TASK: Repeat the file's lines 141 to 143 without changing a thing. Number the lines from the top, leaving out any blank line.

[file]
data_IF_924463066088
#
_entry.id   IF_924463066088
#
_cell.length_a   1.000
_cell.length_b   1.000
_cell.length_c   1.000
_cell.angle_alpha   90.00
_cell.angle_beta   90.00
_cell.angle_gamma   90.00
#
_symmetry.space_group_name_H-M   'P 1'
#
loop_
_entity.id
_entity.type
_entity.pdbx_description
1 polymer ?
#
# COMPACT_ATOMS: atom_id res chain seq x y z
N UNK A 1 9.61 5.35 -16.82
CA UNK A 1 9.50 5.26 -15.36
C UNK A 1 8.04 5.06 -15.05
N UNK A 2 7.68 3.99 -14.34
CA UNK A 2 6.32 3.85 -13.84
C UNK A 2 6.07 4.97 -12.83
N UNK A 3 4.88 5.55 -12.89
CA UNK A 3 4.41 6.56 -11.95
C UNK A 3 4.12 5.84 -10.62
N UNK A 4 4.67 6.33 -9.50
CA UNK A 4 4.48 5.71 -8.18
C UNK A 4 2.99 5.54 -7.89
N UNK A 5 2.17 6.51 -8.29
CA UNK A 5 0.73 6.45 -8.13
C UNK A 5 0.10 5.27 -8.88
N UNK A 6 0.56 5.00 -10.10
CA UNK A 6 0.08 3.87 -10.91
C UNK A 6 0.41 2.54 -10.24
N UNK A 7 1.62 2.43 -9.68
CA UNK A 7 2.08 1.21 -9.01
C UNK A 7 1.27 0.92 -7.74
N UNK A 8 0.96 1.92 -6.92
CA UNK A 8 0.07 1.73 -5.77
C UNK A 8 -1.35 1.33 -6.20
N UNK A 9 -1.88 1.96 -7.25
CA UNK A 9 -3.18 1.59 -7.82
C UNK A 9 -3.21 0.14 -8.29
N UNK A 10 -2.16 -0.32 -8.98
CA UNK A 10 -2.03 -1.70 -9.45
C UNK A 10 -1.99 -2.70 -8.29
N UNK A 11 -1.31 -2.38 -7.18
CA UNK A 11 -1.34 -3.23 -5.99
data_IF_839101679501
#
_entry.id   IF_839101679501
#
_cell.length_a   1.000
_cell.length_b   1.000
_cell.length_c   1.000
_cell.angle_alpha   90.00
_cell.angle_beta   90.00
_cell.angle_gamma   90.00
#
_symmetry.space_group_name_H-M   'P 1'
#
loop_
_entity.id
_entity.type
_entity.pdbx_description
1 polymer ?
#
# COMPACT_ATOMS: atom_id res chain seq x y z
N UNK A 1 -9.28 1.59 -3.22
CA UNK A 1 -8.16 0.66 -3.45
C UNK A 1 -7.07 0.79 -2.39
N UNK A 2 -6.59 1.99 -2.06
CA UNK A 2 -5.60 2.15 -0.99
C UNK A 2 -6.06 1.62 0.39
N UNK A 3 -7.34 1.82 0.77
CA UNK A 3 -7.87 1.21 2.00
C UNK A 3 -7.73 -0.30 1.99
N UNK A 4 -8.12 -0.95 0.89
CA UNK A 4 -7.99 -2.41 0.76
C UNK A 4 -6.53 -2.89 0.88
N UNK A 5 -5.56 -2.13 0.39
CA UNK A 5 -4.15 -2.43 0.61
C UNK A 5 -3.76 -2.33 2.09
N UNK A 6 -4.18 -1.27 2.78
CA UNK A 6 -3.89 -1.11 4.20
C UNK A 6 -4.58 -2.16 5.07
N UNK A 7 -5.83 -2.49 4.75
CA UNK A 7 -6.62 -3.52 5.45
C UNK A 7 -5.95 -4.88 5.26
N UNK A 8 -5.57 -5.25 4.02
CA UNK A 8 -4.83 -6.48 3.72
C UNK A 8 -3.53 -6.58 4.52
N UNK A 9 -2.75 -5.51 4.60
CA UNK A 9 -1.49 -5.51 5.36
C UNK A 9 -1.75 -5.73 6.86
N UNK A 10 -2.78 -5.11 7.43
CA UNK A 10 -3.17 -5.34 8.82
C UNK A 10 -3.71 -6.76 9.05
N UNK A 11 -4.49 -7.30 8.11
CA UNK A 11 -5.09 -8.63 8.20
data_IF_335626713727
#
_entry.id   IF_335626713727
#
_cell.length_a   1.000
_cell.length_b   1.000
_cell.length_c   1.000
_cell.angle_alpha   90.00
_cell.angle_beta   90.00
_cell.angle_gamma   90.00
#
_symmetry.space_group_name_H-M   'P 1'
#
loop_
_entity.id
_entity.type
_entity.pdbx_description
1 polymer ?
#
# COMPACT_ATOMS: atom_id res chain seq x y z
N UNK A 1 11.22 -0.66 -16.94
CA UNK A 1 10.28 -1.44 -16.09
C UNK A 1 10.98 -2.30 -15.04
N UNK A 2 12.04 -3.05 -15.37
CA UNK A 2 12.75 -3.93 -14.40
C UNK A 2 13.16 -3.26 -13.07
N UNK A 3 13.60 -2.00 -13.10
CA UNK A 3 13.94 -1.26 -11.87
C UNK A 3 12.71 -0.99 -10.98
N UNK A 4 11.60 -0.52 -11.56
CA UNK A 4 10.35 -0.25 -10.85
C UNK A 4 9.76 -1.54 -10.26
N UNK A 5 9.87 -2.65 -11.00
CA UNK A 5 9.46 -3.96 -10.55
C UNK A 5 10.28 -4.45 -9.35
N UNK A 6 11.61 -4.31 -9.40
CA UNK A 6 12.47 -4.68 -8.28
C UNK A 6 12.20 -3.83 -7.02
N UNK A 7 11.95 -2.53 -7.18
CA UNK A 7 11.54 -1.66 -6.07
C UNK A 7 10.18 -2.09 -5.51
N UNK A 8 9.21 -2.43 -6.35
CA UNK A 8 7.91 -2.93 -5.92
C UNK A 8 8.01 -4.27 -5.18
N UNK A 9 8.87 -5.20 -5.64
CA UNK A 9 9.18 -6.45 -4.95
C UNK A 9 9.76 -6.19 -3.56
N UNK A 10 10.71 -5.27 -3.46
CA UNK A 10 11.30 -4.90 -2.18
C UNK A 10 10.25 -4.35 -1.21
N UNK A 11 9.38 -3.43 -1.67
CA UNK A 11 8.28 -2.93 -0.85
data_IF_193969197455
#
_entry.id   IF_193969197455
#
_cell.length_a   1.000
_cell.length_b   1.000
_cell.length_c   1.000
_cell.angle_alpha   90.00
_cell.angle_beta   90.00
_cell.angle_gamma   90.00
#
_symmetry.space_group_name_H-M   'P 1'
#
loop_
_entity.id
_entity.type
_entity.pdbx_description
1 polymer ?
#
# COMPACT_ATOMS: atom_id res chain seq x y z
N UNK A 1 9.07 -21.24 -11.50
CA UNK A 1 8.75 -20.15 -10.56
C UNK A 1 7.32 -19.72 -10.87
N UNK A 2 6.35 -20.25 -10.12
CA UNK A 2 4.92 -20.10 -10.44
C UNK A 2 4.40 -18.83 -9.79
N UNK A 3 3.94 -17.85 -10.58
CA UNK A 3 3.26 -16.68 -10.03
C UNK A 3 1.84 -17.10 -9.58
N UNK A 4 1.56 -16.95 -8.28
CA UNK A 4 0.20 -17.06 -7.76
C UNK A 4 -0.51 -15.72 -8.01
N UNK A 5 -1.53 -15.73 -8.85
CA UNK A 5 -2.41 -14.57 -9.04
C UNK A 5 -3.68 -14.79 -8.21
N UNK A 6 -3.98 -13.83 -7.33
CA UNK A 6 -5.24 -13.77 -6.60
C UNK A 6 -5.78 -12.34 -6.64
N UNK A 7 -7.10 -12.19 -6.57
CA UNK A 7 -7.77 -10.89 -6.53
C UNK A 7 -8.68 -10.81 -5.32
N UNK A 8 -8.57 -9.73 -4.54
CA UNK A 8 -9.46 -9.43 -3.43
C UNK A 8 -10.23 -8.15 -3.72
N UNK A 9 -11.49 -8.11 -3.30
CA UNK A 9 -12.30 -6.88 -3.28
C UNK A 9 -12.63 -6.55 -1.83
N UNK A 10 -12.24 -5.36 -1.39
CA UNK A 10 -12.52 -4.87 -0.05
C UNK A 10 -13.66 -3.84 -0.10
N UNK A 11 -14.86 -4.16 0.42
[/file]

CA UNK A 6 12.47 -4.68 -8.28
C UNK A 6 12.20 -3.83 -7.02
N UNK A 7 11.95 -2.53 -7.18